Making the most of eight hours in the Hong Kong airport
By K-L Grant
When confronted with a lengthy layover most folks head for the departure gate and hunker down with a good book or magazine. But take this approach and your memory of an airport will be of Stephan Kings latest ripper, or John Grishams latest thriller. A recent trip from Vancouver to Auckland was the perfect opportunity try a different approach.
As we began our descent into smog-covered Hong Kong and its miraculous island airport, I contemplated creative ways to assault my impending eight-hour layover. Time was my enemy, so I planned to seduce it, lull it and love it until it became my friend.
While other passengers raced to retrieve their baggage from overhead bins, banging elbows and bruising egos, I stretched languidly in my seat, my patience rewarded when an American gentleman voluntarily rescued my two bags for me.
I sipped water while others crammed like cattle awaiting slaughtering in the aisles, frantically going nowhere. When the doors opened, and the airplane cleared, I exited refreshed, stretched and calm. But most importantly, my eight-hour layover had already shrunk into the seven-hour mark.
My first stop after disembarking is always the washroom a wonderful place to spend as much time as you dare. My post-flight routine invites strange looks from other passengers, but obliterates minutes as I meticulously wash my forearms, neck, face, hands and teeth. Sometimes, when there is enough bench space and no one else is waiting for a basin, I even crack open the face cream and spritz my hair with leave-in conditioner.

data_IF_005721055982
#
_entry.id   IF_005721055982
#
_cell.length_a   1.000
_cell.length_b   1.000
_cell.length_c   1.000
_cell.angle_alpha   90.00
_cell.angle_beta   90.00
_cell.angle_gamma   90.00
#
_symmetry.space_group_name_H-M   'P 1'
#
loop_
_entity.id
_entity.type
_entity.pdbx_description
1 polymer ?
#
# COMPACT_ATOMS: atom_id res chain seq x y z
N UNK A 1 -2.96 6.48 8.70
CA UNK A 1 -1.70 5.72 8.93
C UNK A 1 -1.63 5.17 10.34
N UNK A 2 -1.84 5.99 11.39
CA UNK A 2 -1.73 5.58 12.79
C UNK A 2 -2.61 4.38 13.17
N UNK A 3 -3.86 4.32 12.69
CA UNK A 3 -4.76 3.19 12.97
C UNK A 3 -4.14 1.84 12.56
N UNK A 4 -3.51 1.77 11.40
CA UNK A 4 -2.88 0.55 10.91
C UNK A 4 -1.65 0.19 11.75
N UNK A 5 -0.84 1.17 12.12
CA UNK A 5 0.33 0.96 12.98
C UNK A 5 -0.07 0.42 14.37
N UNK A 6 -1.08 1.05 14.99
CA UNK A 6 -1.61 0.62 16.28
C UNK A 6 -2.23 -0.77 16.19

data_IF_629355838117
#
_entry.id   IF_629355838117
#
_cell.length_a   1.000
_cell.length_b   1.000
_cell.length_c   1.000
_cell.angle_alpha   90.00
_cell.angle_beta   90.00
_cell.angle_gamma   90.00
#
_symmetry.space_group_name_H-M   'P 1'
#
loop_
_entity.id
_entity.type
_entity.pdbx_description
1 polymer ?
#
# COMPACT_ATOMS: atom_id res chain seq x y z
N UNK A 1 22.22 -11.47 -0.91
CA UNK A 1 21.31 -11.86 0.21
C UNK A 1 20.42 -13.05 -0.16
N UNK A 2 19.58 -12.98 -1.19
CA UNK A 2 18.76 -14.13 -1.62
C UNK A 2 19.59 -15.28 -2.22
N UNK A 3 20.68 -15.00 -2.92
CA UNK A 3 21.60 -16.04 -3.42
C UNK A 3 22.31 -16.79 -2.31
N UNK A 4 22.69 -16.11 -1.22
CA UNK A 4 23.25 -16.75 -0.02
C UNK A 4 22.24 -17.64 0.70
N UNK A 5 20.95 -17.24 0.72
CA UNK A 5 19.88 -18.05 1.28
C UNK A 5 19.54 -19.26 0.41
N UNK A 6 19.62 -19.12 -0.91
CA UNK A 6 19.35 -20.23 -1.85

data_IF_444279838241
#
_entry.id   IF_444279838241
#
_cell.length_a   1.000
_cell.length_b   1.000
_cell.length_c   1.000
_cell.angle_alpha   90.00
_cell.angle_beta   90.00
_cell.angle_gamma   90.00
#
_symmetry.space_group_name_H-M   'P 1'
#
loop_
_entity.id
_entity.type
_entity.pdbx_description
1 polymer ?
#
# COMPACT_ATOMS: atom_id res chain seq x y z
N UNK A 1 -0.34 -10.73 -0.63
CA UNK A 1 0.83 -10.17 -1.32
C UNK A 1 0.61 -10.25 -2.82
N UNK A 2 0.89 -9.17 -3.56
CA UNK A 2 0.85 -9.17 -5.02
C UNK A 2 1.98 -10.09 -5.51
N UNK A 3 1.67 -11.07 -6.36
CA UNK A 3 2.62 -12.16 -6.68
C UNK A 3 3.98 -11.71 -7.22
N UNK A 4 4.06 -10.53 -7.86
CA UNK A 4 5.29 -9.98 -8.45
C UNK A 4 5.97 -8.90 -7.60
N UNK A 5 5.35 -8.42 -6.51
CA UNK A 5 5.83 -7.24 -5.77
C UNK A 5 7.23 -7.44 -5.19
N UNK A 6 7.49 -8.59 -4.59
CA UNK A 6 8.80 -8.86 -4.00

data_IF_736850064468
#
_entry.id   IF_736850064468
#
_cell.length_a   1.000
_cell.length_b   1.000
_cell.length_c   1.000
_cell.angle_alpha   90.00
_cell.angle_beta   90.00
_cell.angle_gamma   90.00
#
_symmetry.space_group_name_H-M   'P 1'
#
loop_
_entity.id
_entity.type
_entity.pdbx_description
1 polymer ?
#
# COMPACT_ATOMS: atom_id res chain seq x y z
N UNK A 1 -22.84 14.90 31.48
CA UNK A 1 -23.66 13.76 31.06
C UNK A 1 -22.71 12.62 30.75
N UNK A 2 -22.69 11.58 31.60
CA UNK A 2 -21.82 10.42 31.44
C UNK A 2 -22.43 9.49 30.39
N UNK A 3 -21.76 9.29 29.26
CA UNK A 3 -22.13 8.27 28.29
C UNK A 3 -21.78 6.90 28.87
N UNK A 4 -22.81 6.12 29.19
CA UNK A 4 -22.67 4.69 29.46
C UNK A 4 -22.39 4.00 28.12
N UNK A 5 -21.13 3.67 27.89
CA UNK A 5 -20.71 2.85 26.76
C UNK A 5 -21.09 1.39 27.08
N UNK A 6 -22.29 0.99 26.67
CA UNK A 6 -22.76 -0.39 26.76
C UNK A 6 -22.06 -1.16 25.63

Landing in a new airport is disorientating, and as this was my first time in Hong Kong I was paranoid of being that tourist standing in the middle of the walkway clutching my passport and boarding pass looking up and around for non-existent signs.
Instead, I found a scenic seat beside a window, a plant and a water fountain. There was plenty of time to find my departure gate. By sitting and people watching, when I stood up to go in search of food, I was no longer a disorientated tourist but a seasoned traveller walking with purpose.
Casually strolling past the shiny, happy airport stores promising wealth and status if only youd buy their over-priced silk ties, blemish-zapping wrinkle cream, or diamond-encrusted watches, I marveled at all the goods a writers budget excludes. Any money I have to spend in an airport goes on one thing and one thing only, food. My disbelief at seeing a hot tuna sandwich advertised for $20 was quickly tempered by the realization there are six Hong Kong dollars for every Canadian dollar I wont starve to death in the next six hours.